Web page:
The Australian government's constitutional ‘Dialogue’ processes are fatally flawed

Ghillar, Michael Anderson, on his Euahlayi Country in northwest New South Wales

In order to educate Aboriginal and Torres Strait Islander people on the consequences of the Referendum Council's push to include them in the colonial constitution, Ghillar, Michael Anderson, Convenor of the Sovereign Union, last surviving member of the founding four of the Aboriginal Embassy and Head of State of the Euahlayi Peoples Republic, calls for a Sovereignty meeting at the Aboriginal Embassy, Canberra, starting Saturday 22 April through to Wednesday 26 April. (This includes the Frontier Conflicts/Wars March on Anzac Day 25 April 2017).


At the Saturday 11 March Referendum Council meeting at Sydney's Rooty Hill RSL I witnessed first hand that the Referendum Council’s push for constitutional inclusion and 'recognition' of Aboriginal and Torres Strait Islanders is not premised on obtaining the free prior and informed consent of all Aboriginal and Torres Strait Islanders, whose lives and cultures will be significantly impacted upon. The idea of specially invited handpicked 'delegates' is the first flaw in the process. This evident dictatorial approach of the Referendum Council to obtain ‘consent’ from a very significant minority for the five key issues for the constitutional referendum is genocide by intent, design and outcome. Additionally, these Referendum Council meetings/Dialogues are expecting handpicked ‘delegates’ to make decisions on non-existing wording for the proposed five changes to the constitution. How absurd and traitorous!
Following from the Dubbo Referendum Council meeting which I was unable to attend, let me reflect on my experience in Sydney at Rooty Hill RSL on Saturday 11 March 2017. (I was unable to attend on Friday or Sunday)
Firstly, the Referendum Council has engaged a frontline of Aboriginal and Torres Strait Islander people, who have little to no knowledge of constitutional law, international law, let alone having the ability to read and understand the High Court Mabo (No.2) judgement.  Of course, this is part of the strategy by ensuring that the meetings/Dialogues are run by uninformed ignorant and disrespectful Aboriginal public servants, who in most cases are failed former public servants and young lawyers who are totally inexperienced in the political struggle of Aboriginal Peoples, along with white bureaucrats pulling strings in the background.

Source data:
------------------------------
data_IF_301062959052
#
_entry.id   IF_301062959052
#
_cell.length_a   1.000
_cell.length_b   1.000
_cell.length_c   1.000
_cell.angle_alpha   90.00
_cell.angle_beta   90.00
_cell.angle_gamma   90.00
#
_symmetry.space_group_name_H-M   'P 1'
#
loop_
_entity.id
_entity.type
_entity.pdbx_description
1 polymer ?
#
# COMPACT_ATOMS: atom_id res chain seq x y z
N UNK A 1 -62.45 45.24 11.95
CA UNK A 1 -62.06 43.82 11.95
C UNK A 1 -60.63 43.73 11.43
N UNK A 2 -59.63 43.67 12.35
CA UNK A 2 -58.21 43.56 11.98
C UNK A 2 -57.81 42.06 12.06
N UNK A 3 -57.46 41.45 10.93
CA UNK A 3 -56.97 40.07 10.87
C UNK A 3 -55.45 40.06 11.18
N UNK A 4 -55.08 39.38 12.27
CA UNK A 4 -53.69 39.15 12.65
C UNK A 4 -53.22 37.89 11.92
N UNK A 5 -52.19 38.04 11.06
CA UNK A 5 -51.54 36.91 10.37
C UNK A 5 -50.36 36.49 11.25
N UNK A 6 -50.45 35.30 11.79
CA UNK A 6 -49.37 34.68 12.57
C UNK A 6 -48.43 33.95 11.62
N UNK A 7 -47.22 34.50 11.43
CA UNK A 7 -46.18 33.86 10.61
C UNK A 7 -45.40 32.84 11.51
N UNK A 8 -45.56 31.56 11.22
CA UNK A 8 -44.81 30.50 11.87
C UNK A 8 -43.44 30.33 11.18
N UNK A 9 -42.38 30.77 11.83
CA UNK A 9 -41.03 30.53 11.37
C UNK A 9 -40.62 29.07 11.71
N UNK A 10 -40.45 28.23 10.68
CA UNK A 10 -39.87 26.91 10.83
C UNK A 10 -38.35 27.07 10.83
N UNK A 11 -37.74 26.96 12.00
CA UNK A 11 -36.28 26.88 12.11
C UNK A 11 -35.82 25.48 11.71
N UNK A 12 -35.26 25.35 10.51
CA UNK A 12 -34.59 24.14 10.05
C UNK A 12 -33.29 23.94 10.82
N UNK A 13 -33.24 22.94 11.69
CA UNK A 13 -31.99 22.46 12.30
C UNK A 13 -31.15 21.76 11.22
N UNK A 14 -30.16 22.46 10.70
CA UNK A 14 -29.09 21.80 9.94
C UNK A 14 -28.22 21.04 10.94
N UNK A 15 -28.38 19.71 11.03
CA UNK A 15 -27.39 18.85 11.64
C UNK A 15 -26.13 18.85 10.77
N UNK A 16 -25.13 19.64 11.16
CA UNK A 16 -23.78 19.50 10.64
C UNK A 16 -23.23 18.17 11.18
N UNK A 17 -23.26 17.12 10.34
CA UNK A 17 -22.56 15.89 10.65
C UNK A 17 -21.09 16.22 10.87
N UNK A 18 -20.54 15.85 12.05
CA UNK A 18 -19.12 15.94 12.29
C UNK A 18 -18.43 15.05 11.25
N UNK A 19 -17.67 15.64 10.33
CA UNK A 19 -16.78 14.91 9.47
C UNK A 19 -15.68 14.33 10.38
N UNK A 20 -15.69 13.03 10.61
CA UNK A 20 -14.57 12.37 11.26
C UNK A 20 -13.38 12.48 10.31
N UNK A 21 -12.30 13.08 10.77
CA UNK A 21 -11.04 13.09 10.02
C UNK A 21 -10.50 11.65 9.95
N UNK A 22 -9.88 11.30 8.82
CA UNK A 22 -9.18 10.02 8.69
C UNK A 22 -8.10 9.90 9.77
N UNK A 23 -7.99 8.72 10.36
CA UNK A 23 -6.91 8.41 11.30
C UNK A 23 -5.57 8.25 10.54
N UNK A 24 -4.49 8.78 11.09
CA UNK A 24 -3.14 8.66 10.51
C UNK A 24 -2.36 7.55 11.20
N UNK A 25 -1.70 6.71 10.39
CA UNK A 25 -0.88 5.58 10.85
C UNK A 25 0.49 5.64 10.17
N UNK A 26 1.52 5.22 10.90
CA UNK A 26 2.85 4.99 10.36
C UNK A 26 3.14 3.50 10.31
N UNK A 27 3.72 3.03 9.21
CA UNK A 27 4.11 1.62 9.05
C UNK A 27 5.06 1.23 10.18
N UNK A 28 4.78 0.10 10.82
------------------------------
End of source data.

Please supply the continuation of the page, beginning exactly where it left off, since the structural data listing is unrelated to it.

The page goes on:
A video report from ‘observer’ Ruth Gilbert can be viewed here:
Secondly, the engagement of young Aboriginal lawyers, who are just starting their careers, sees them being thrown to the wolves in this case, in an attempt to shield criticism of the Referendum Council for having under educated and misinformed people engaged in the delivery of the Referendum Council’s agenda to engage with Aboriginal and Torres Strait Islanders. What is extraordinary is the fact that these young lawyers have no evident understanding of the true consequences of the High Court Mabo (No. 2) judgement and other related cases, which would have informed them that the Australian common law recognises Aboriginal rights and interests in the Country, despite the British occupation of our lands and waters. The High Court rules in Mabo that Aboriginal Law and custom is not a construct of the common law but is recognised by it as sui generis – unique. Additionally, the limited rights that the Commonwealth, State and Territory governments have in respect to dealings with any property throughout Australia can be attributed to Aboriginal ownership of lands and waters under our Law, customs and culture.